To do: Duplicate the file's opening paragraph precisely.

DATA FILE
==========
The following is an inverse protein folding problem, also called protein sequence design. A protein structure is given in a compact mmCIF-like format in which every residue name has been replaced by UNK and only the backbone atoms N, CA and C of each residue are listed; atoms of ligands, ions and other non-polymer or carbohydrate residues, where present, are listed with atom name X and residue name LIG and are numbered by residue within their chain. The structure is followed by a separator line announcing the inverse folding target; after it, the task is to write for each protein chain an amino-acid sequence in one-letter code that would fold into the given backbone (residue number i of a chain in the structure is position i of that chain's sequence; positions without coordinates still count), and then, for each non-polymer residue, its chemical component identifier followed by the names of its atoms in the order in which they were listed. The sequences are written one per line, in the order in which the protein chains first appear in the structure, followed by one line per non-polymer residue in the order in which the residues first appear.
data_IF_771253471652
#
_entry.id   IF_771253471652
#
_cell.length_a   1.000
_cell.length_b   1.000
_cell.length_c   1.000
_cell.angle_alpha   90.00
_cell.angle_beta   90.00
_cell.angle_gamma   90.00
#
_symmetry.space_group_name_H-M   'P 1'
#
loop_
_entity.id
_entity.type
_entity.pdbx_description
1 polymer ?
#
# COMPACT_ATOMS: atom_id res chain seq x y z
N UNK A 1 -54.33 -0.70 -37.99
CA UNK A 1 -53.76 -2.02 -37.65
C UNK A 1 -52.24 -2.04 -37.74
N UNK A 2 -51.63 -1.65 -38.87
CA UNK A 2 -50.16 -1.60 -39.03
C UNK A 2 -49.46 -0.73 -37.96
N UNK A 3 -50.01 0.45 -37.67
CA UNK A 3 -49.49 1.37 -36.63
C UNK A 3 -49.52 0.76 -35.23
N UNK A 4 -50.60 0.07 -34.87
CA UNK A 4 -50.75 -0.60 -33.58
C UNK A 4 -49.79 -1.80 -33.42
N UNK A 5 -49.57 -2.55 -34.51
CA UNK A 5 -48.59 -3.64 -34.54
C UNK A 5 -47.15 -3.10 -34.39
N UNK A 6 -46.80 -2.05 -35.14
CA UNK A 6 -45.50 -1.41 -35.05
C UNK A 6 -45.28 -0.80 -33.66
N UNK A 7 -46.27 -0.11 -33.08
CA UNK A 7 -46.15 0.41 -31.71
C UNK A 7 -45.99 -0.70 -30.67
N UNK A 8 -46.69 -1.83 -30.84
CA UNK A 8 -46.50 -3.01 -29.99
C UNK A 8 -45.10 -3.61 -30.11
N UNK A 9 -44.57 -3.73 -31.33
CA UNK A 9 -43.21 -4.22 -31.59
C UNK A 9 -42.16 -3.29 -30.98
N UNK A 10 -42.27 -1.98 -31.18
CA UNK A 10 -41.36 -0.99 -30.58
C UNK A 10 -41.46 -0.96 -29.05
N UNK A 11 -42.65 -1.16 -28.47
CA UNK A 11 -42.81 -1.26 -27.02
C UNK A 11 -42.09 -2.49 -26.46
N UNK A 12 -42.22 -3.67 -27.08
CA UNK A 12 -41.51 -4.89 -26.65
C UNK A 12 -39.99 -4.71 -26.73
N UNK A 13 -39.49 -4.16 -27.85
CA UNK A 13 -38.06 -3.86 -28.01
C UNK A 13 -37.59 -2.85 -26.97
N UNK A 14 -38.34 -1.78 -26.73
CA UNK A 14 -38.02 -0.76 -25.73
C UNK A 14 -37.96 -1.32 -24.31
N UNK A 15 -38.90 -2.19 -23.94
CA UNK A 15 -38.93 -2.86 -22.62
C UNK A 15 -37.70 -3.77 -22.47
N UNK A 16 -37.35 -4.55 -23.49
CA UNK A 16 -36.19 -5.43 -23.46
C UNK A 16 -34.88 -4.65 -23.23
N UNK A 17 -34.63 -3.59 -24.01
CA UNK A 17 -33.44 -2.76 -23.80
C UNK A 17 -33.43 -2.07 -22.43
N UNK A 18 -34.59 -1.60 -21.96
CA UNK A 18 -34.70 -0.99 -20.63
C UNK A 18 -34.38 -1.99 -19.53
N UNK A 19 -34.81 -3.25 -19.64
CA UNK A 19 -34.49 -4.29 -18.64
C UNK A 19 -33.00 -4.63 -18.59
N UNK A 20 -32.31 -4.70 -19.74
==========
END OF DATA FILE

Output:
The following is an inverse protein folding problem, also called protein sequence design. A protein structure is given in a compact mmCIF-like format in which every residue name has been replaced by UNK and only the backbone atoms N, CA and C of each residue are listed; atoms of ligands, ions and other non-polymer or carbohydrate residues, where present, are listed with atom name X and residue name LIG and are numbered by residue within their chain. The structure is followed by a separator line announcing the inverse folding target; after it, the task is to write for each protein chain an amino-acid sequence in one-letter code that would fold into the given backbone (residue number i of a chain in the structure is position i of that chain's sequence; positions without coordinates still count), and then, for each non-polymer residue, its chemical component identifier followed by the names of its atoms in the order in which they were listed. The sequences are written one per line, in the order in which the protein chains first appear in the structure, followed by one line per non-polymer residue in the order in which the residues first appear.